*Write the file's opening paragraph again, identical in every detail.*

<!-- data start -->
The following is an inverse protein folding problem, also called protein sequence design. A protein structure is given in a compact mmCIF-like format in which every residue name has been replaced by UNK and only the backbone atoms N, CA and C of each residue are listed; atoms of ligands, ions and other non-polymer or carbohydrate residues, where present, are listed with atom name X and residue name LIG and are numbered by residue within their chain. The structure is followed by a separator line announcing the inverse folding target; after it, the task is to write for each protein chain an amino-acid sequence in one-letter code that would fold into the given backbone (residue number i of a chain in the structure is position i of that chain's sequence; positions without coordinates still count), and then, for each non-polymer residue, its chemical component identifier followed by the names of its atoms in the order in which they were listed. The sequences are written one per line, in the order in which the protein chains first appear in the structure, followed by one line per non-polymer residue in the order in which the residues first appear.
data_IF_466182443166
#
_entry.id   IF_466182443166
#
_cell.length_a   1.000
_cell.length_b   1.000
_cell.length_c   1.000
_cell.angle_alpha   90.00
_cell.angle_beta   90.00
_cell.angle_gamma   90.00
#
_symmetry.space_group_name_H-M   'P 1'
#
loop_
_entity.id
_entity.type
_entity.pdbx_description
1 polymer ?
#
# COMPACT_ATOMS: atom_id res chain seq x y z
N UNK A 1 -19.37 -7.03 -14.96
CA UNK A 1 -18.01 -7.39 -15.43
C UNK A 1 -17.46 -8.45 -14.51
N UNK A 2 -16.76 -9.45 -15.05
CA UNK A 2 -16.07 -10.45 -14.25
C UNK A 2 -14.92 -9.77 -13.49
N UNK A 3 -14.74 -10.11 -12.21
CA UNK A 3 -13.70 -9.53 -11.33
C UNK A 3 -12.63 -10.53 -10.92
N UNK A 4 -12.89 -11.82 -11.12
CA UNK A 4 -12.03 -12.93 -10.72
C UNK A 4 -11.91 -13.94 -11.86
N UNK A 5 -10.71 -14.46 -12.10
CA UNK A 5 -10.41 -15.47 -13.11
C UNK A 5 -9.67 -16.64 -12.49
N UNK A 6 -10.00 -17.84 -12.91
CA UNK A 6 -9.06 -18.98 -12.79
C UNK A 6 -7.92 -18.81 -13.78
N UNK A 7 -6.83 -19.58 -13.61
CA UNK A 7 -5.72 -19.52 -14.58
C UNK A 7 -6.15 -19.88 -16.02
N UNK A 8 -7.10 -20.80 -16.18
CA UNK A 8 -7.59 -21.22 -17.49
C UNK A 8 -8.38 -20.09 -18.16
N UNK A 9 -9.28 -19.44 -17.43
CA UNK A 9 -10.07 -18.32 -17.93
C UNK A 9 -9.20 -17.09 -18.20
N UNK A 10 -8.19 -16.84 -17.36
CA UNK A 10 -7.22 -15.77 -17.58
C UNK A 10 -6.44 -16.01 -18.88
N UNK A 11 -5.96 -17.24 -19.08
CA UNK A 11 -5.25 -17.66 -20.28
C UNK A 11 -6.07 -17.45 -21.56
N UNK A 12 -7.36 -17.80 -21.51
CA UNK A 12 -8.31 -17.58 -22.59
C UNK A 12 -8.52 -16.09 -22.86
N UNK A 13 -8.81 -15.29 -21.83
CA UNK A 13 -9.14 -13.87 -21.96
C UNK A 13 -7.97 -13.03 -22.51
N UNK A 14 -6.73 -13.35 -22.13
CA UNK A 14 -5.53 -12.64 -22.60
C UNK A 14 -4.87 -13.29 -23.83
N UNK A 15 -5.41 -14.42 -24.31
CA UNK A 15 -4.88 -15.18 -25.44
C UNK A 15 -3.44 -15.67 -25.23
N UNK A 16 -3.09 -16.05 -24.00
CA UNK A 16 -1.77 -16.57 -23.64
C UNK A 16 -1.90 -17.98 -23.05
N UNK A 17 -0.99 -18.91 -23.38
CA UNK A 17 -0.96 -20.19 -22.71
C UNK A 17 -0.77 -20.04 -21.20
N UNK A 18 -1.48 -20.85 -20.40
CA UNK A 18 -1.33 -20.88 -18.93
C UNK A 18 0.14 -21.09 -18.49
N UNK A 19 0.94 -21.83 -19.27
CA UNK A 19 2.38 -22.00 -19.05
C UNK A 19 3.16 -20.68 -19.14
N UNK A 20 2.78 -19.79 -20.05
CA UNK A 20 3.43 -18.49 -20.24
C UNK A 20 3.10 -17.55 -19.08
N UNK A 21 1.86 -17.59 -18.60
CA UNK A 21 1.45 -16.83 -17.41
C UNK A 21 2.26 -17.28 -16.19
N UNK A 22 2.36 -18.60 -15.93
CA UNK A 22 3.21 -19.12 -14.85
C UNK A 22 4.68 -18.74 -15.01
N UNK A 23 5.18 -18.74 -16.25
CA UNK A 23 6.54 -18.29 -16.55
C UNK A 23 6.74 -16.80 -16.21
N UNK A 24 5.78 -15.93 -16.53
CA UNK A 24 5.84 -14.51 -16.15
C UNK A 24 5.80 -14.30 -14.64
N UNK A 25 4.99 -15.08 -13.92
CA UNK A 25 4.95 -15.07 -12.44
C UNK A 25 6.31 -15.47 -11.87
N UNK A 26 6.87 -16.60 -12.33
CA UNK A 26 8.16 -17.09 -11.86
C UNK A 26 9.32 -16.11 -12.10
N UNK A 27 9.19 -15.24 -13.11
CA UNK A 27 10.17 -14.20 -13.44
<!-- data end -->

The following is an inverse protein folding problem, also called protein sequence design. A protein structure is given in a compact mmCIF-like format in which every residue name has been replaced by UNK and only the backbone atoms N, CA and C of each residue are listed; atoms of ligands, ions and other non-polymer or carbohydrate residues, where present, are listed with atom name X and residue name LIG and are numbered by residue within their chain. The structure is followed by a separator line announcing the inverse folding target; after it, the task is to write for each protein chain an amino-acid sequence in one-letter code that would fold into the given backbone (residue number i of a chain in the structure is position i of that chain's sequence; positions without coordinates still count), and then, for each non-polymer residue, its chemical component identifier followed by the names of its atoms in the order in which they were listed. The sequences are written one per line, in the order in which the protein chains first appear in the structure, followed by one line per non-polymer residue in the order in which the residues first appear.